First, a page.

Haematopoietic stem cells and mesenchymal stem cells as tools for present and future cellular therapies

Vincent Kindler, Domizio Suva, Caroline Soulas, Bernard Chapuis
2006 Swiss Medical Weekly  
Postnatal stem cells are present in many adult tissues, and are thought to ensure homoeostasis by replacing functionally declining cells by newly differentiated ones. Postnatal stem cells used as such or after in vitro manipulation hold out strong hopes for reconstructive therapies. For instance, the grafting of native haematopoietic stem cells (HSC) restores haematopoiesis in genetically deficient individuals or in lethally conditioned leukaemic patients, and systemic injection of in vitro
more » ... ified mesenchymal stem cells (MSC) induces recovery of bone growth in patients with osteogenesis imperfecta. Moreover, cells differentiated in vitro from postnatal stem cells exhibiting a specific function can also be used for cell therapy. Myeloid dendritic cells (DC) derived from cultures of HSC may induce tumour-specific cytotoxic T lymphocytes to eradicate the tumour via antigen recognition. In addition, long-lived MSC has been engineered to secrete specific proteins coded by a transgene and used as a source of therapeutic molecules in vivo. All these approaches require large quantities of cells that cannot be obtained (with the exception of HSC) directly from the donor. In vitro procedures allowing the production of therapeutic cells from postnatal stem cells are needed and are at present under development. Below we discuss the rationale and methods currently available for generation of therapeutic cells derived from haematopoietic and mesenchymal stem cells.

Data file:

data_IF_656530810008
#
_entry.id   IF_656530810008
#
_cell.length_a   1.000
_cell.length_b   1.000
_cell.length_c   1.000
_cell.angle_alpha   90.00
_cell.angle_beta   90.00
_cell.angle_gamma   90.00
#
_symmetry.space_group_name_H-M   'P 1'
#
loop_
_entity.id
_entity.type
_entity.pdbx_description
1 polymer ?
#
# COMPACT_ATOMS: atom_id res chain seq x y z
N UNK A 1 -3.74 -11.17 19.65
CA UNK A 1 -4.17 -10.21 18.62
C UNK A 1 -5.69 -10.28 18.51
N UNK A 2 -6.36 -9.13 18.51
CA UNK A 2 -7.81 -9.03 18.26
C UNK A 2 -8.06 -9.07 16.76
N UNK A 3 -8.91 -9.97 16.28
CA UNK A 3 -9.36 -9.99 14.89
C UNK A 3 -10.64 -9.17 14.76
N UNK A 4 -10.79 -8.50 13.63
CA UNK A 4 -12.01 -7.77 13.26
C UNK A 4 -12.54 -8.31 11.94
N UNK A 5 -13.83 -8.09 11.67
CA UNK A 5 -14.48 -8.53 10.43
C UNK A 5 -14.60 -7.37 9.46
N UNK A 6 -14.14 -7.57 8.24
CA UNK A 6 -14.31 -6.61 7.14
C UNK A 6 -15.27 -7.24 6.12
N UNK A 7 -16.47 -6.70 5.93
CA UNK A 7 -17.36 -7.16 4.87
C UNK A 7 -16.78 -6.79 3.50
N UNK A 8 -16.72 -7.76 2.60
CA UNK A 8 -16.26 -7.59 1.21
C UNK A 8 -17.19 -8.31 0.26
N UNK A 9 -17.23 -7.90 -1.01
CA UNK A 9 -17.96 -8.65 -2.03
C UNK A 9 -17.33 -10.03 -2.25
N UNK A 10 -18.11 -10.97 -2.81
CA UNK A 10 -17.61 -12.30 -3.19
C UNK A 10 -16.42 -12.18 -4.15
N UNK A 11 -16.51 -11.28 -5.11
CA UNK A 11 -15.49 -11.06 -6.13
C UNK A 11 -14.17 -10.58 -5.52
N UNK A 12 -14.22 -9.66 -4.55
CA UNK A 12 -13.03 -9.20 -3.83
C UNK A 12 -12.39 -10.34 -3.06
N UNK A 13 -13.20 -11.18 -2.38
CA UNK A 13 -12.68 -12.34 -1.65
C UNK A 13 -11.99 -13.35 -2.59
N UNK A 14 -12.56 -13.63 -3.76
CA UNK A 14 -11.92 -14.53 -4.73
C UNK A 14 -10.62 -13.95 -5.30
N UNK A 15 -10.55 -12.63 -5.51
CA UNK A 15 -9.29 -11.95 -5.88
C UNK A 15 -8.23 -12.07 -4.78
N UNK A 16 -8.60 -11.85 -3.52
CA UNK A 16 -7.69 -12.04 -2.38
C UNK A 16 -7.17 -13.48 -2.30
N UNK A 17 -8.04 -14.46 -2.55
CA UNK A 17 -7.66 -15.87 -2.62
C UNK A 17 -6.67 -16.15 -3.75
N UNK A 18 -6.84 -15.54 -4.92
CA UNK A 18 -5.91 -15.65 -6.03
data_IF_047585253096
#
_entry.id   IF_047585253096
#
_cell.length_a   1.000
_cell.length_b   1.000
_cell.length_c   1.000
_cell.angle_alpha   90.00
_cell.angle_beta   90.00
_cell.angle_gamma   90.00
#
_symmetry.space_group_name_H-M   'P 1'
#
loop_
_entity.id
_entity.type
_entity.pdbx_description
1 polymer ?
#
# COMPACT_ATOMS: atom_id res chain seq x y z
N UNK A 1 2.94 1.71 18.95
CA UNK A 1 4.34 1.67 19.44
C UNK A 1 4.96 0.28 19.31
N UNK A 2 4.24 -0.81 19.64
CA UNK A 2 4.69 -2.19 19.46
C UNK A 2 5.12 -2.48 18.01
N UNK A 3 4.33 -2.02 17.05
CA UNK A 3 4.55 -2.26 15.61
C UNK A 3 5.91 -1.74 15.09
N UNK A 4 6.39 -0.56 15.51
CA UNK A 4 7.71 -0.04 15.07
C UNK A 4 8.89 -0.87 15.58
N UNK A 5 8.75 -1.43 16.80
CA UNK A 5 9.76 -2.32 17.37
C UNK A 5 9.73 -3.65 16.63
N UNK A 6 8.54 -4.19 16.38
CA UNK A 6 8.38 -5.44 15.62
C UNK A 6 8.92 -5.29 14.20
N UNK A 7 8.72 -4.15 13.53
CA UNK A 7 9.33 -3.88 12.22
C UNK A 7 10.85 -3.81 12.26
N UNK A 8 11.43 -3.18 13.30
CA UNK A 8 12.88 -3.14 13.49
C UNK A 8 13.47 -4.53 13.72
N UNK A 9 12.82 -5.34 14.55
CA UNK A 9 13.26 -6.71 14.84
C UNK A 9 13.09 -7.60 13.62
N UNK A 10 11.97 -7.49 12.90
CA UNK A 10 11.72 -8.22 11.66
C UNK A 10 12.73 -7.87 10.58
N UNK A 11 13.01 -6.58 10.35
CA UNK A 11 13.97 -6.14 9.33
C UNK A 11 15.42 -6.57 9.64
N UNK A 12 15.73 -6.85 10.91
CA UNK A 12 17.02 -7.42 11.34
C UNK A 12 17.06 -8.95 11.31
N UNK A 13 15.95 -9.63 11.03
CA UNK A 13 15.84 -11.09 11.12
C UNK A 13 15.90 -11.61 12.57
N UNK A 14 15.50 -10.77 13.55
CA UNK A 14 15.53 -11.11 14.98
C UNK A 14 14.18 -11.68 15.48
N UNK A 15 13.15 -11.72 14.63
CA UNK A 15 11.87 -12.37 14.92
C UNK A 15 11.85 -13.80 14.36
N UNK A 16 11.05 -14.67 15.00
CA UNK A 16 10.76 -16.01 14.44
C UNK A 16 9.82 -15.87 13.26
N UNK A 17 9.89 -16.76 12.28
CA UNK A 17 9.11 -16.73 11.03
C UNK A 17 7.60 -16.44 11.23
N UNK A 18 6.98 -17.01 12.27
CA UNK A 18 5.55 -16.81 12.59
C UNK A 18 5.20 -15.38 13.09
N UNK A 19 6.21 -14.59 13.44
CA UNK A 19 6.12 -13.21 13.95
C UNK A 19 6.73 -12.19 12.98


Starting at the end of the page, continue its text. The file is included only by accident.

pmid:16826633 fatcat:bp4owo7ld5aizir6zxzo7xkeoq